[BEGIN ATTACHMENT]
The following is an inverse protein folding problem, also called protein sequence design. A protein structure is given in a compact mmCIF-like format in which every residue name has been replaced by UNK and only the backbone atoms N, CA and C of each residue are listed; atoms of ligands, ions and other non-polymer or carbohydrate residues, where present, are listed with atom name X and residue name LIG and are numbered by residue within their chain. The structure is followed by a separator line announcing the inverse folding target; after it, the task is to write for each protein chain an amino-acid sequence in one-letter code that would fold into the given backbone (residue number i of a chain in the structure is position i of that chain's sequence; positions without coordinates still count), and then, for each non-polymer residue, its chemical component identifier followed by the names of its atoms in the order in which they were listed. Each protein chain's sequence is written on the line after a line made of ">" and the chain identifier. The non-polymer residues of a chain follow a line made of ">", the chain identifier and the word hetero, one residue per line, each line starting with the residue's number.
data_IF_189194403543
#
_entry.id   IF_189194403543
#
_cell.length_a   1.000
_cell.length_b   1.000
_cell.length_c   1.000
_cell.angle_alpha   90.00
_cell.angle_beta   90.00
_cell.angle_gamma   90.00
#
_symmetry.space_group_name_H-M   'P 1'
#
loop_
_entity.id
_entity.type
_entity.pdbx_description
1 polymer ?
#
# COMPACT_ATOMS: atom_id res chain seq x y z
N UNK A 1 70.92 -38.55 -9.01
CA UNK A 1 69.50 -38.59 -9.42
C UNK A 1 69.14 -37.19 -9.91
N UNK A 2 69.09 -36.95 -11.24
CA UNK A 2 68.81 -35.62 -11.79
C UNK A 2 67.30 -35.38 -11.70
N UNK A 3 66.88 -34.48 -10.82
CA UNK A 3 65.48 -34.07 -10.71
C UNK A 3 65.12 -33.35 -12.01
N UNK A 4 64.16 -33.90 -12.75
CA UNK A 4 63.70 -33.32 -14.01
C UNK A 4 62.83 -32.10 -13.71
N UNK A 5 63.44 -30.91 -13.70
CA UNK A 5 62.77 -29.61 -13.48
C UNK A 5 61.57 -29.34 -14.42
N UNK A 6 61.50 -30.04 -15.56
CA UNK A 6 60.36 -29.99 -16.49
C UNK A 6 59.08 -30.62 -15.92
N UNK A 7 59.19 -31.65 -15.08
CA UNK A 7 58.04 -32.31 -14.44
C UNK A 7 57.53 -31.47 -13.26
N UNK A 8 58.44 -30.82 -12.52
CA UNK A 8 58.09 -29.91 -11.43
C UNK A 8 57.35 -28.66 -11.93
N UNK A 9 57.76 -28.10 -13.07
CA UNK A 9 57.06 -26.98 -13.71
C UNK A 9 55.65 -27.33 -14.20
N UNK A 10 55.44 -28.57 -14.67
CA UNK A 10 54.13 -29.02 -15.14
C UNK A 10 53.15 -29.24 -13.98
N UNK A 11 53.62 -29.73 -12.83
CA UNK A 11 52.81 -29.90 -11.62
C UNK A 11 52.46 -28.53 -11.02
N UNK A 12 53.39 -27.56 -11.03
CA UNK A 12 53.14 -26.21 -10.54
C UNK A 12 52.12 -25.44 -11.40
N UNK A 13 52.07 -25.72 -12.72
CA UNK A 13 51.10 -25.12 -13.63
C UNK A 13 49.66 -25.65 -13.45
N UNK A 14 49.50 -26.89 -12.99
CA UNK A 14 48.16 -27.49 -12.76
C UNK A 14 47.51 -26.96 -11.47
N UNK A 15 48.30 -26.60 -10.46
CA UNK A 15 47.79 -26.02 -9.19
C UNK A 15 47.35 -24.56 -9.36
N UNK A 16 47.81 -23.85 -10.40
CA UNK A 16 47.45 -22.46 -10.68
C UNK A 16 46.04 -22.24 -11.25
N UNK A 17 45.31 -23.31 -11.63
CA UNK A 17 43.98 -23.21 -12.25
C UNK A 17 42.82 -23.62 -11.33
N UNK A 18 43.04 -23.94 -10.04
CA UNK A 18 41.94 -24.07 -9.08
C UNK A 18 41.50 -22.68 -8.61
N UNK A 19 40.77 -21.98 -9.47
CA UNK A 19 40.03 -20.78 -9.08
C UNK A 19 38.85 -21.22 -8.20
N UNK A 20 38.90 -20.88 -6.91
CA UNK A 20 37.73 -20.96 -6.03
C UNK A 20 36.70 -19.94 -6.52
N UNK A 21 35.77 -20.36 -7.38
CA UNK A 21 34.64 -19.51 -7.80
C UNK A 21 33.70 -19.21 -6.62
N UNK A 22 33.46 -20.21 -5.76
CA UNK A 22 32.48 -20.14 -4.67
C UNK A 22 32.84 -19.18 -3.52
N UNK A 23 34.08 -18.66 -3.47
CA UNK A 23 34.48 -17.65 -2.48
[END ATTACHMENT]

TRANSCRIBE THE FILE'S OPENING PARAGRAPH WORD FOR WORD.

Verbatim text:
The following is an inverse protein folding problem, also called protein sequence design. A protein structure is given in a compact mmCIF-like format in which every residue name has been replaced by UNK and only the backbone atoms N, CA and C of each residue are listed; atoms of ligands, ions and other non-polymer or carbohydrate residues, where present, are listed with atom name X and residue name LIG and are numbered by residue within their chain. The structure is followed by a separator line announcing the inverse folding target; after it, the task is to write for each protein chain an amino-acid sequence in one-letter code that would fold into the given backbone (residue number i of a chain in the structure is position i of that chain's sequence; positions without coordinates still count), and then, for each non-polymer residue, its chemical component identifier followed by the names of its atoms in the order in which they were listed. Each protein chain's sequence is written on the line after a line made of ">" and the chain identifier. The non-polymer residues of a chain follow a line made of ">", the chain identifier and the word hetero, one residue per line, each line starting with the residue's number.